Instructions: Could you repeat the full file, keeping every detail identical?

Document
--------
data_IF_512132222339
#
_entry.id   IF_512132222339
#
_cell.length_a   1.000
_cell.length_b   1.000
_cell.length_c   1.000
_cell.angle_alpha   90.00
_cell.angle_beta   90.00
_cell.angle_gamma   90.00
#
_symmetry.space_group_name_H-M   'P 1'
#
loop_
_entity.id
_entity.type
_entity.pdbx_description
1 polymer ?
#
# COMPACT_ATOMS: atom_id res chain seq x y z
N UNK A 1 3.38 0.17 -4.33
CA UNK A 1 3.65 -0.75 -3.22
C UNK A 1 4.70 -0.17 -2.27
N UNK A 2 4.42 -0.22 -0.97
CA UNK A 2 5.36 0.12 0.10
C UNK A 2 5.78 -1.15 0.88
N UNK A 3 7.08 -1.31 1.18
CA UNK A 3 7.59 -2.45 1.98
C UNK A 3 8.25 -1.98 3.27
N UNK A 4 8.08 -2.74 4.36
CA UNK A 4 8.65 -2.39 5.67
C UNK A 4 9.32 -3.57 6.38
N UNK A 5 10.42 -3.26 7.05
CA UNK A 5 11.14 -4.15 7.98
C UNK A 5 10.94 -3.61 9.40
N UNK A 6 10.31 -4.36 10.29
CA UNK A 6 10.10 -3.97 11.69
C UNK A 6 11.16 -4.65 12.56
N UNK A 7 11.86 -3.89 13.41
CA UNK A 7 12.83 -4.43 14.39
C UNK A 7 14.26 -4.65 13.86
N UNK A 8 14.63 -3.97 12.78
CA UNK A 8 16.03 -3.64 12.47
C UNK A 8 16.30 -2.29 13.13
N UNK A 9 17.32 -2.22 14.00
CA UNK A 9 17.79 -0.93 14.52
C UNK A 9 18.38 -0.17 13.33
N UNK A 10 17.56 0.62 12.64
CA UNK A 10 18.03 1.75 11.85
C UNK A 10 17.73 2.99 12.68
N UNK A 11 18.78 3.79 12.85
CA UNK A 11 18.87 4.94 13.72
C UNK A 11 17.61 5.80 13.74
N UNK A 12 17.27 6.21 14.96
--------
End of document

data_IF_512132222339
#
_entry.id   IF_512132222339
#
_cell.length_a   1.000
_cell.length_b   1.000
_cell.length_c   1.000
_cell.angle_alpha   90.00
_cell.angle_beta   90.00
_cell.angle_gamma   90.00
#
_symmetry.space_group_name_H-M   'P 1'
#
loop_
_entity.id
_entity.type
_entity.pdbx_description
1 polymer ?
#
# COMPACT_ATOMS: atom_id res chain seq x y z
N UNK A 1 3.38 0.17 -4.33
CA UNK A 1 3.65 -0.75 -3.22
C UNK A 1 4.70 -0.17 -2.27
N UNK A 2 4.42 -0.22 -0.97
CA UNK A 2 5.36 0.12 0.10
C UNK A 2 5.78 -1.15 0.88
N UNK A 3 7.08 -1.31 1.18
CA UNK A 3 7.59 -2.45 1.98
C UNK A 3 8.25 -1.98 3.27
N UNK A 4 8.08 -2.74 4.36
CA UNK A 4 8.65 -2.39 5.67
C UNK A 4 9.32 -3.57 6.38
N UNK A 5 10.42 -3.26 7.05
CA UNK A 5 11.14 -4.15 7.98
C UNK A 5 10.94 -3.61 9.40
N UNK A 6 10.31 -4.36 10.29
CA UNK A 6 10.10 -3.97 11.69
C UNK A 6 11.16 -4.65 12.56
N UNK A 7 11.86 -3.89 13.41
CA UNK A 7 12.83 -4.43 14.39
C UNK A 7 14.26 -4.65 13.86
N UNK A 8 14.63 -3.97 12.78
CA UNK A 8 16.03 -3.64 12.47
C UNK A 8 16.30 -2.29 13.13
N UNK A 9 17.32 -2.22 14.00
CA UNK A 9 17.79 -0.93 14.52
C UNK A 9 18.38 -0.17 13.33
N UNK A 10 17.56 0.62 12.64
CA UNK A 10 18.03 1.75 11.85
C UNK A 10 17.73 2.99 12.68
N UNK A 11 18.78 3.79 12.85
CA UNK A 11 18.87 4.94 13.72
C UNK A 11 17.61 5.80 13.74
N UNK A 12 17.27 6.21 14.96